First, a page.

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When earnings on invested money generate their own earnings. For example, if you invested $5,000 and earned 6% a year, in the first year you'd earn $300 ($5,000 x 0.06), in the second year you'd earn $318 ($5,300 x 0.06), in the third year you'd earn $337.08 ($5,618 x 0.06), and so on. Over longer periods of time, compounding becomes very powerful. In this example, you'd earn over $1,600 in the 30th year.

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Automating your savings could mean you'll have more money for retirement

This chart shows that if you miss making contributions, you could lose a lot of money for your retirement. If you save $100 per month for 40 years, for a total investment of $48,000, it could grow to $196,857. But if you skip 2 of the $100 contributions a year for 40 years, for a total investment of $40,000, it could grow to only $164,058.

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Asset mix

The way your account is divided among different asset classes, including stock, bond, and short-term or "cash" investments.

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The strategy of investing in multiple asset classes and among many securities in an attempt to lower overall investment risk.

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A complete view of all the money in your account—i.e., not specific investments.

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To move money in your account so that your overall portfolio aligns with the asset mix you selected, usually after market movements have caused it to change.

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Target-date fund

A mutual fund intended for retirement savers that automatically rebalances and adjusts its asset mix as investors get closer to retirement. For example, a 20-year-old might invest in a target-date fund for people planning to retire around 2060. Target-date funds are professionally managed and typically diversified across asset classes and market segments.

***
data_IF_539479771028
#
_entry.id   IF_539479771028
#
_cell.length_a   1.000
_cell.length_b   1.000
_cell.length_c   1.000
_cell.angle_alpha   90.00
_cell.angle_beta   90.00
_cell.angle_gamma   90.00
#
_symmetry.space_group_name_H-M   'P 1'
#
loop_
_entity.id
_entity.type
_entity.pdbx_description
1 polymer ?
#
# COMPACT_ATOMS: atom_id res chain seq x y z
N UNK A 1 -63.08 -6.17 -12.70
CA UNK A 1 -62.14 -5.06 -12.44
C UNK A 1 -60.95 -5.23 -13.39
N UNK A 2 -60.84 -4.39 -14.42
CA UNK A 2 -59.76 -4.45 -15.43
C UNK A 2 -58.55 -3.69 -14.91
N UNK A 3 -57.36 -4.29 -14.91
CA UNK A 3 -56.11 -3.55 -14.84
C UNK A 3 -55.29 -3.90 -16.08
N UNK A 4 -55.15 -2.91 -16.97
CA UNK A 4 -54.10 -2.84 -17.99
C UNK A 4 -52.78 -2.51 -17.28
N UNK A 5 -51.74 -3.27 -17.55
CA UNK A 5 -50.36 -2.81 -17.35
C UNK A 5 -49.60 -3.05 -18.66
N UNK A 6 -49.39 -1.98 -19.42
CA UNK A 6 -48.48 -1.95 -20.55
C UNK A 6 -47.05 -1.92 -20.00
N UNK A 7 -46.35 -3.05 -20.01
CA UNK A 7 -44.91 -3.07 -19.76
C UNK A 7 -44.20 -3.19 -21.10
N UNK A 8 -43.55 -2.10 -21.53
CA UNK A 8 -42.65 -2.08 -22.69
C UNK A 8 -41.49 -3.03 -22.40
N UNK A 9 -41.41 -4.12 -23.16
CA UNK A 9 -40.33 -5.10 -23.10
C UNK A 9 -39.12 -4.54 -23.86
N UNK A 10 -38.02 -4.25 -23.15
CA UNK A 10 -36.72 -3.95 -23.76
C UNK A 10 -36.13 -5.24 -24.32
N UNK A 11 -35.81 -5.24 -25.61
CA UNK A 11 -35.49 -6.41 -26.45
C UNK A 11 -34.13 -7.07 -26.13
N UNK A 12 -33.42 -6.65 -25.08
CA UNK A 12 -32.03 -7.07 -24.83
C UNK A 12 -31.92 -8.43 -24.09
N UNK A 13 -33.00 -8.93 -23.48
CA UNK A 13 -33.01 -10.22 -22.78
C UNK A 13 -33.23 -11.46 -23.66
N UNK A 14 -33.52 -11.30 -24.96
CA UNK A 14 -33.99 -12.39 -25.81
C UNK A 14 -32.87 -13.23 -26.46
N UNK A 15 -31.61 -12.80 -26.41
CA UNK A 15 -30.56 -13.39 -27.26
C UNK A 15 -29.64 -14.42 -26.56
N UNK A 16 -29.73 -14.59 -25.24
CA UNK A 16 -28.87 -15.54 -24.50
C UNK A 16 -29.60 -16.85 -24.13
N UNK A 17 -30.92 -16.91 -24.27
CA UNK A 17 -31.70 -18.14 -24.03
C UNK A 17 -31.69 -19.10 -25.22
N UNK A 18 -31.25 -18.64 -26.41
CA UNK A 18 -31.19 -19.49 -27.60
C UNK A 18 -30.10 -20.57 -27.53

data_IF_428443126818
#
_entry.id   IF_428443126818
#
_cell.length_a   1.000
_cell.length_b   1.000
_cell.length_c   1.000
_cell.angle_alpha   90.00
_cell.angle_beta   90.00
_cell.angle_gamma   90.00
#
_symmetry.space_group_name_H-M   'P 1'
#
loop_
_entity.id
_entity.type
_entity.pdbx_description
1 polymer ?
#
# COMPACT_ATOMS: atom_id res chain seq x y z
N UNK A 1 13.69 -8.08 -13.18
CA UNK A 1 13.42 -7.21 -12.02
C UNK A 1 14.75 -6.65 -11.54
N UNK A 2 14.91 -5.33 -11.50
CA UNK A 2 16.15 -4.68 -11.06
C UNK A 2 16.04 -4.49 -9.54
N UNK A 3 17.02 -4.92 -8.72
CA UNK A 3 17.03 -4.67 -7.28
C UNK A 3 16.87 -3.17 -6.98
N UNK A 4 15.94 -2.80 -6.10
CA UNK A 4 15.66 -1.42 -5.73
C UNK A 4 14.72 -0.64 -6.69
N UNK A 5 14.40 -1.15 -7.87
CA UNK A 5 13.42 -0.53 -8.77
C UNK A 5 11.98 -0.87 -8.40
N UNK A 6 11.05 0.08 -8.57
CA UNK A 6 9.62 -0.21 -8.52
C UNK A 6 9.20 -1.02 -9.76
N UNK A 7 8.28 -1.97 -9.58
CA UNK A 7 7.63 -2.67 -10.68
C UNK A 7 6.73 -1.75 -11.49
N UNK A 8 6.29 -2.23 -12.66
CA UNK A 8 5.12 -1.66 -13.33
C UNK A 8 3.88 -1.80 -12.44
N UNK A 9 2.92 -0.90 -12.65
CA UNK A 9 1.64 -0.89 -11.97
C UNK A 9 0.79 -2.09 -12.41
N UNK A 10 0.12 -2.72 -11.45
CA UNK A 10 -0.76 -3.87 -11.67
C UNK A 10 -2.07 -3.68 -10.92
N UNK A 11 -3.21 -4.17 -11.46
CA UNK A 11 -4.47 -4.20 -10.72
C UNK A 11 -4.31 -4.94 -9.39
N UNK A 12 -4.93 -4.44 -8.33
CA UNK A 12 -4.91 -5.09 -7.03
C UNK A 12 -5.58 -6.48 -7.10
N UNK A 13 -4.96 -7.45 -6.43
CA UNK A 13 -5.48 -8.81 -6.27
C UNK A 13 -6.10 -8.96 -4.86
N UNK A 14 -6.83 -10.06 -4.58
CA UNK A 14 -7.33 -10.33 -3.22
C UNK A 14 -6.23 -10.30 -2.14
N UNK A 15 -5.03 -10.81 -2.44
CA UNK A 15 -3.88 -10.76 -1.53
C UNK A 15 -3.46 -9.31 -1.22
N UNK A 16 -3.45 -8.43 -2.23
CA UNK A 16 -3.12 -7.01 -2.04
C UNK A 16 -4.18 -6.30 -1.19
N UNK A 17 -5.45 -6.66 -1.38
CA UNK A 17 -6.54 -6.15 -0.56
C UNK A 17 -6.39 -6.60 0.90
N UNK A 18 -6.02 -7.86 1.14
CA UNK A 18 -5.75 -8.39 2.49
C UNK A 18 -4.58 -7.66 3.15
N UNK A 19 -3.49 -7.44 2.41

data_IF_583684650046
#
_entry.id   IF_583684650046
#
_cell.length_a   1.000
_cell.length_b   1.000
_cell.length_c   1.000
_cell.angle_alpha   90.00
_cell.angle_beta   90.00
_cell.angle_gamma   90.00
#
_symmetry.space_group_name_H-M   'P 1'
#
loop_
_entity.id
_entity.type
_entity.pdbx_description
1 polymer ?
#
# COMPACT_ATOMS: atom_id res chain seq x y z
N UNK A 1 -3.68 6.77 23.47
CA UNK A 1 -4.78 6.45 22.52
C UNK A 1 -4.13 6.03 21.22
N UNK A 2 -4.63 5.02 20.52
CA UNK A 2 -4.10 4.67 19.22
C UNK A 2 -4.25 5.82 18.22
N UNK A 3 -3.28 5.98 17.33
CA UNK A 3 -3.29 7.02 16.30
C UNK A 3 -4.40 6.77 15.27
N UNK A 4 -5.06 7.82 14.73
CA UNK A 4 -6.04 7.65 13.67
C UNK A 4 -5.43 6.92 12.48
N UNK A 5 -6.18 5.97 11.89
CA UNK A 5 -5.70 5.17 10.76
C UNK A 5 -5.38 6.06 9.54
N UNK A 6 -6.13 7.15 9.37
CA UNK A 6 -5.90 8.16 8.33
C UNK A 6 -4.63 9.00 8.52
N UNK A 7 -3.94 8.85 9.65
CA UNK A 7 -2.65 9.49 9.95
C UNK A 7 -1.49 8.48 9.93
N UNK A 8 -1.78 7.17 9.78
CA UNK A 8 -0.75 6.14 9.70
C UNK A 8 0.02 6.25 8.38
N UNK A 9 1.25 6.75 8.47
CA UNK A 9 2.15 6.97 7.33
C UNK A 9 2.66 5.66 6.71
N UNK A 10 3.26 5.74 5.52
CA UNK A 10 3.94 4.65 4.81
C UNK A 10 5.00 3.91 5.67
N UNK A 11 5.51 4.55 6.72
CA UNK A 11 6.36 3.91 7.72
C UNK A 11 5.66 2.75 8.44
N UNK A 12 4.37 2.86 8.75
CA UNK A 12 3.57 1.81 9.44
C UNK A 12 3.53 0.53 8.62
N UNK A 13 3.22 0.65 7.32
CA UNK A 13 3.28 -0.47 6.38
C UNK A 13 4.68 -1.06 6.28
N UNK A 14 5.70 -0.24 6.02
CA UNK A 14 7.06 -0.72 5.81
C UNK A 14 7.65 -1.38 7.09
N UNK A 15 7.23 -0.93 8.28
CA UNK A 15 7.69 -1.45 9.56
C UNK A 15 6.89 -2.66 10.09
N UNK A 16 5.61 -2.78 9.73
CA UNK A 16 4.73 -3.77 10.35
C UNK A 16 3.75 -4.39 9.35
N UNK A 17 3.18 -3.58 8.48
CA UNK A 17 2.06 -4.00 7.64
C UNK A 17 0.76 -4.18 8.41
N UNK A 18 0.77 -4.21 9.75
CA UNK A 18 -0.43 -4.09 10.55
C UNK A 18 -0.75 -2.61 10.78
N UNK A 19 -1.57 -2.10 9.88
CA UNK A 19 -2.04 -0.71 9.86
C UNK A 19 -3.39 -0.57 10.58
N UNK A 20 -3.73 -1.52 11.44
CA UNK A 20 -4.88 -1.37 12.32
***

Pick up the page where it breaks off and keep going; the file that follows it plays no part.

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A conservative portfolio is relatively safe from investment risk (although there's no guarantee it won't lose money). Because risk and reward are related, a conservative investor can also expect returns that are, on average and over time, lower than those of someone with a moderate or aggressive portfolio.

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Usually refers to investment risk, which is a measure of how likely it is that you could lose money in an investment. However, there are other types of risk when it comes to investing.

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An aggressive portfolio is subject to a relatively high level of investment risk. Because risk and reward are related, an aggressive investor can also expect returns that are, on average and over time, higher than those of someone with a moderate or conservative portfolio.

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Mutual fund

A type of investment that pools shareholder money and invests it in a variety of securities. Each investor owns shares of the fund and can buy or sell these shares at any time. Mutual funds are typically more diversified, low-cost, and convenient than investing in individual securities, and they're professionally managed.

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ETF (exchange-traded fund)

A type of investment with characteristics of both mutual funds and individual stocks. ETFs are professionally managed and typically diversified, like mutual funds, but they can be bought and sold at any point during the trading day using straightforward or sophisticated strategies.

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The profit you get from investing money. Over time, this profit is based mainly on the amount of risk associated with the investment. So, for example, less-risky investments like certificates of deposit (CDs) or savings accounts generally earn a low rate of return, and higher-risk investments like stocks generally earn a higher rate of return.